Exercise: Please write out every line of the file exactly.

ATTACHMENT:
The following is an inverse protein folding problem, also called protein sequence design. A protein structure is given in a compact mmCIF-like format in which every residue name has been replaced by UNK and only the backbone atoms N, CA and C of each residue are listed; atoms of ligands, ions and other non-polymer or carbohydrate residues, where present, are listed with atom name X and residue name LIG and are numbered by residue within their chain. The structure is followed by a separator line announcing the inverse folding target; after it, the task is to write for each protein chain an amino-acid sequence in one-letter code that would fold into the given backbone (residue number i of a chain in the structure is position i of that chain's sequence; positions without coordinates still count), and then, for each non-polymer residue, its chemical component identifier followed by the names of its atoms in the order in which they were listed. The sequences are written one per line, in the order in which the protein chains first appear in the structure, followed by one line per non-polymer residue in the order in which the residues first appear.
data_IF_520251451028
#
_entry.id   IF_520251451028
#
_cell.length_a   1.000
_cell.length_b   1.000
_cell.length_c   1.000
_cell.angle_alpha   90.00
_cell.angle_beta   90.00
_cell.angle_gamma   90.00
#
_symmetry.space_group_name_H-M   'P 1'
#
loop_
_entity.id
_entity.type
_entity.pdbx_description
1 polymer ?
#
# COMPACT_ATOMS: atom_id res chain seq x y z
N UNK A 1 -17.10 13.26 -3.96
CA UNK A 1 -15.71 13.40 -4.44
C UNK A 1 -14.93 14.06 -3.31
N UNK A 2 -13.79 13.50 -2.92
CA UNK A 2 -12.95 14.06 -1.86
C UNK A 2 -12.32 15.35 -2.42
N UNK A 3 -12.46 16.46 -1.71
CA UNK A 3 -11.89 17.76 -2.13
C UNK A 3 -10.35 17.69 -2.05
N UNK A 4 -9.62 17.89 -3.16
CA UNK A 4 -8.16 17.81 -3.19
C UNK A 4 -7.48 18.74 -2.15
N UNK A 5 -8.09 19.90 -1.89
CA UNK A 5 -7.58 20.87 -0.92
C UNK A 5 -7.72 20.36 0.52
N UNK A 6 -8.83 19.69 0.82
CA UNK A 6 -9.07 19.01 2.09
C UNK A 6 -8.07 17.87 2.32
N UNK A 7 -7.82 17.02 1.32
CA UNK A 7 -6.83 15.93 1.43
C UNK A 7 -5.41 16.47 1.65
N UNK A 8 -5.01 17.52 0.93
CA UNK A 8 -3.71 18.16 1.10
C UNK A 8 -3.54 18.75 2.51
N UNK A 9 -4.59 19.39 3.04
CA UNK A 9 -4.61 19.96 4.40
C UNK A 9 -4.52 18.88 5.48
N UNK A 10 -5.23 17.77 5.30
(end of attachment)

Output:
The following is an inverse protein folding problem, also called protein sequence design. A protein structure is given in a compact mmCIF-like format in which every residue name has been replaced by UNK and only the backbone atoms N, CA and C of each residue are listed; atoms of ligands, ions and other non-polymer or carbohydrate residues, where present, are listed with atom name X and residue name LIG and are numbered by residue within their chain. The structure is followed by a separator line announcing the inverse folding target; after it, the task is to write for each protein chain an amino-acid sequence in one-letter code that would fold into the given backbone (residue number i of a chain in the structure is position i of that chain's sequence; positions without coordinates still count), and then, for each non-polymer residue, its chemical component identifier followed by the names of its atoms in the order in which they were listed. The sequences are written one per line, in the order in which the protein chains first appear in the structure, followed by one line per non-polymer residue in the order in which the residues first appear.
data_IF_520251451028
#
_entry.id   IF_520251451028
#
_cell.length_a   1.000
_cell.length_b   1.000
_cell.length_c   1.000
_cell.angle_alpha   90.00
_cell.angle_beta   90.00
_cell.angle_gamma   90.00
#
_symmetry.space_group_name_H-M   'P 1'
#
loop_
_entity.id
_entity.type
_entity.pdbx_description
1 polymer ?
#
# COMPACT_ATOMS: atom_id res chain seq x y z
N UNK A 1 -17.10 13.26 -3.96
CA UNK A 1 -15.71 13.40 -4.44
C UNK A 1 -14.93 14.06 -3.31
N UNK A 2 -13.79 13.50 -2.92
CA UNK A 2 -12.95 14.06 -1.86
C UNK A 2 -12.32 15.35 -2.42
N UNK A 3 -12.46 16.46 -1.71
CA UNK A 3 -11.89 17.76 -2.13
C UNK A 3 -10.35 17.69 -2.05
N UNK A 4 -9.62 17.89 -3.16
CA UNK A 4 -8.16 17.81 -3.19
C UNK A 4 -7.48 18.74 -2.15
N UNK A 5 -8.09 19.90 -1.89
CA UNK A 5 -7.58 20.87 -0.92
C UNK A 5 -7.72 20.36 0.52
N UNK A 6 -8.83 19.69 0.82
CA UNK A 6 -9.07 19.01 2.09
C UNK A 6 -8.07 17.87 2.32
N UNK A 7 -7.82 17.02 1.32
CA UNK A 7 -6.83 15.93 1.43
C UNK A 7 -5.41 16.47 1.65
N UNK A 8 -5.01 17.52 0.93
CA UNK A 8 -3.71 18.16 1.10
C UNK A 8 -3.54 18.75 2.51
N UNK A 9 -4.59 19.39 3.04
CA UNK A 9 -4.61 19.96 4.40
C UNK A 9 -4.52 18.88 5.48
N UNK A 10 -5.23 17.77 5.30